Why is tuberculosis still a major cause of death? An interview with Dr. Hmwe Hmwe Kyu

Published April 3, 2024


Photo by Hush Naidoo Jade, Unsplash.

Associate Professor Hmwe Hmwe Kyu, PhD, discusses the recently published article “Global, regional, and national age-specific progress towards the 2020 milestones of the WHO End TB Strategy: a systematic analysis for the Global Burden of Disease Study,” published in The Lancet Infectious Diseases in March 2024. Dr. Kyu leads a research team focused on modeling the burden of HIV/AIDS, tuberculosis, diarrheal diseases, upper and lower respiratory infections, otitis media, meningitis, and encephalitis for the GBD study.

This transcript has been lightly edited for length and clarity.

Katherine Leach-Kemon: In your paper, I was really struck by the quote that said tuberculosis is a preventable and largely curable disease. Why are more than 1 million people still dying each year from tuberculosis?

Hmwe Hmwe Kyu: That’s a very good question. Challenges remain in the prevention, diagnosis, and treatment of TB. About a quarter of the global population carries a latent TB infection, and of these, over 9 million develop active TB disease, with over a million dying from the disease each year. Despite TB having different stages, from latent TB infection to active TB disease, the ability of current diagnostic tools to predict who will progress to active TB is limited. Additionally, delayed diagnosis and treatment of TB disease can result from several factors, including a lack of patient awareness of TB symptoms, limited access to health care services, and health system challenges such as staff shortages and limited diagnostic tools, all of which may contribute to poor outcomes. Non-adherence to TB treatment, drug resistance, comorbidities, and risk factors further complicate TB prevention and control.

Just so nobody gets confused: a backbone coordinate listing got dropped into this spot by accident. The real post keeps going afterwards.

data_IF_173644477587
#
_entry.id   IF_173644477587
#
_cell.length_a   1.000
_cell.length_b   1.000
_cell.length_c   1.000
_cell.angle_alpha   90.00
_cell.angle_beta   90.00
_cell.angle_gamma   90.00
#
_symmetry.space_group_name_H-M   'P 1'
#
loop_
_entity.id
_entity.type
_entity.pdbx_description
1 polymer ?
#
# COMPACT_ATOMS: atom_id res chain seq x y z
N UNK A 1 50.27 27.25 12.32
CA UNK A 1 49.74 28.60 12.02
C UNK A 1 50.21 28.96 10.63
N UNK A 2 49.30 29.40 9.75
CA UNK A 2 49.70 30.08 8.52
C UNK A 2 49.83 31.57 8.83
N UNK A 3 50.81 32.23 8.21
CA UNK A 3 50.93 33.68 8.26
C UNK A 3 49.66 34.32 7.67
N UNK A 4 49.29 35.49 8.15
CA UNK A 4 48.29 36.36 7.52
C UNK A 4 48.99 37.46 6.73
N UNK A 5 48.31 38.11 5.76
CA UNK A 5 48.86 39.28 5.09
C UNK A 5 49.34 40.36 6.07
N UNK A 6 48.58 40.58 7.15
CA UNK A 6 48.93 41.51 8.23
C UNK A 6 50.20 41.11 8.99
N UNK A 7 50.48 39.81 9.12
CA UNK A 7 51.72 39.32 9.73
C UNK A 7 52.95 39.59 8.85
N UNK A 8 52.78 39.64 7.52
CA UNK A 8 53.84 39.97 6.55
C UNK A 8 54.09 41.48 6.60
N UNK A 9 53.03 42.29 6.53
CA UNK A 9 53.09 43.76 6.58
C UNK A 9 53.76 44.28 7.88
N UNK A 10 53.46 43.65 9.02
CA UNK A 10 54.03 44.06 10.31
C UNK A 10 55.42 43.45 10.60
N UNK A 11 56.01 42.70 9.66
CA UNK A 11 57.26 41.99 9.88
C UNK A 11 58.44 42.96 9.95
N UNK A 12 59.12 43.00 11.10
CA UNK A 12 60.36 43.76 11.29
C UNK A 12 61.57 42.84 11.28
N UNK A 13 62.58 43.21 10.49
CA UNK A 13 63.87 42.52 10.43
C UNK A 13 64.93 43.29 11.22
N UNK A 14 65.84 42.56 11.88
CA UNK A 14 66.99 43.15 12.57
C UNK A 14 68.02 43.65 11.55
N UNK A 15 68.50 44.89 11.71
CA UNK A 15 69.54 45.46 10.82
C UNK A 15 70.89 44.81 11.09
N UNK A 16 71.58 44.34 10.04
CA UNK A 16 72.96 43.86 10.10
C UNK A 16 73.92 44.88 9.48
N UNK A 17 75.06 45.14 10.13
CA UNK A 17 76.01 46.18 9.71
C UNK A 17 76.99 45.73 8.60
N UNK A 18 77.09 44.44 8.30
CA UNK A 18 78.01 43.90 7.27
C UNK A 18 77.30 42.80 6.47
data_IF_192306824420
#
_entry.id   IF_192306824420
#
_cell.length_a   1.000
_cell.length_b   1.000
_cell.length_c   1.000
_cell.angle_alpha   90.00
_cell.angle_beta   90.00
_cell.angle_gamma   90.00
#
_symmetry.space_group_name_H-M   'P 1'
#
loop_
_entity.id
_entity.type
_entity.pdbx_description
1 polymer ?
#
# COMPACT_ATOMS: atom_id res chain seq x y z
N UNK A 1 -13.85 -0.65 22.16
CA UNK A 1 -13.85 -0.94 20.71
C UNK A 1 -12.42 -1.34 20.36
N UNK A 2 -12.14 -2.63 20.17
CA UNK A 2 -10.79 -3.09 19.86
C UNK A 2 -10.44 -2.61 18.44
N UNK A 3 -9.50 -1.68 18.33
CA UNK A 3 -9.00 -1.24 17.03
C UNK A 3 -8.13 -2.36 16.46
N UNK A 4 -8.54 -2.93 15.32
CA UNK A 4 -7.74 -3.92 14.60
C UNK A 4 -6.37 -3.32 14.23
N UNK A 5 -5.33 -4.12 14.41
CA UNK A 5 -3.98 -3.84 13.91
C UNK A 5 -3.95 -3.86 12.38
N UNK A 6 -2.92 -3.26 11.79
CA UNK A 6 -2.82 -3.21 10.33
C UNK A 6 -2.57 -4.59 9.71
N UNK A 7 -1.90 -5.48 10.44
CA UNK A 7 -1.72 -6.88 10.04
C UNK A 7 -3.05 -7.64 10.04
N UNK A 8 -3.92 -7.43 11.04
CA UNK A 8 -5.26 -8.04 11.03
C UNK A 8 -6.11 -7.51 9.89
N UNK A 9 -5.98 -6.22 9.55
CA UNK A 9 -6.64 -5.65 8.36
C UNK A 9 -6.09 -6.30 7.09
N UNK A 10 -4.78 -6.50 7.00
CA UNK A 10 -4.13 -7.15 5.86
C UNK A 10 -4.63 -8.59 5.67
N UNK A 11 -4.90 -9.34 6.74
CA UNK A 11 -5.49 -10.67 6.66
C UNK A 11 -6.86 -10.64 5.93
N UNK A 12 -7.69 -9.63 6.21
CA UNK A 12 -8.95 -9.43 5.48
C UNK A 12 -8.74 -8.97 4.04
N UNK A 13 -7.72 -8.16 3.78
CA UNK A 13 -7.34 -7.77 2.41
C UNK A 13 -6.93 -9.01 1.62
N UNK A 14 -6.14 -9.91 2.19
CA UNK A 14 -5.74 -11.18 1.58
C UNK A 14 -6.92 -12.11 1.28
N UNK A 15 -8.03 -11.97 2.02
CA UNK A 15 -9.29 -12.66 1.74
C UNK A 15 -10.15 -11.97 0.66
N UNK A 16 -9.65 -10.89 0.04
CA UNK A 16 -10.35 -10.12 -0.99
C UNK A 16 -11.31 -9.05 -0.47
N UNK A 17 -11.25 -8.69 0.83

Let’s consider one of the high-risk groups, which is older adults. They have weakened immunity and are at high risk of progressing from latent to active TB. Often, they do not exhibit typical TB symptoms such as coughing up blood, weight loss, or night sweats, which contributes to the delay in diagnosis and treatment. Older adults are also prone to adverse drug reactions, potentially contributing to treatment interruptions and poor outcomes. Furthermore, they tend to have comorbidities that increase their risk of poor treatment outcomes and mortality.

Despite these challenges, studies have demonstrated a number of promising strategies that may help reduce the TB burden. Some of these strategies include strengthening TB diagnostics by forming partnerships with private laboratories, conducting active case-finding in areas known for high occurrences of TB, integrating health care services to simultaneously address TB and other comorbid conditions such as HIV/AIDS, and implementing monetary incentive programs to encourage patients to adhere to their TB treatment regimens. The way forward includes learning from successful strategies and adapting interventions to suit local needs.

Katherine Leach-Kemon: You mentioned that smoking, alcohol use, and diabetes were risk factors for TB. Why do these different risk factors put people at a greater likelihood of dying from TB?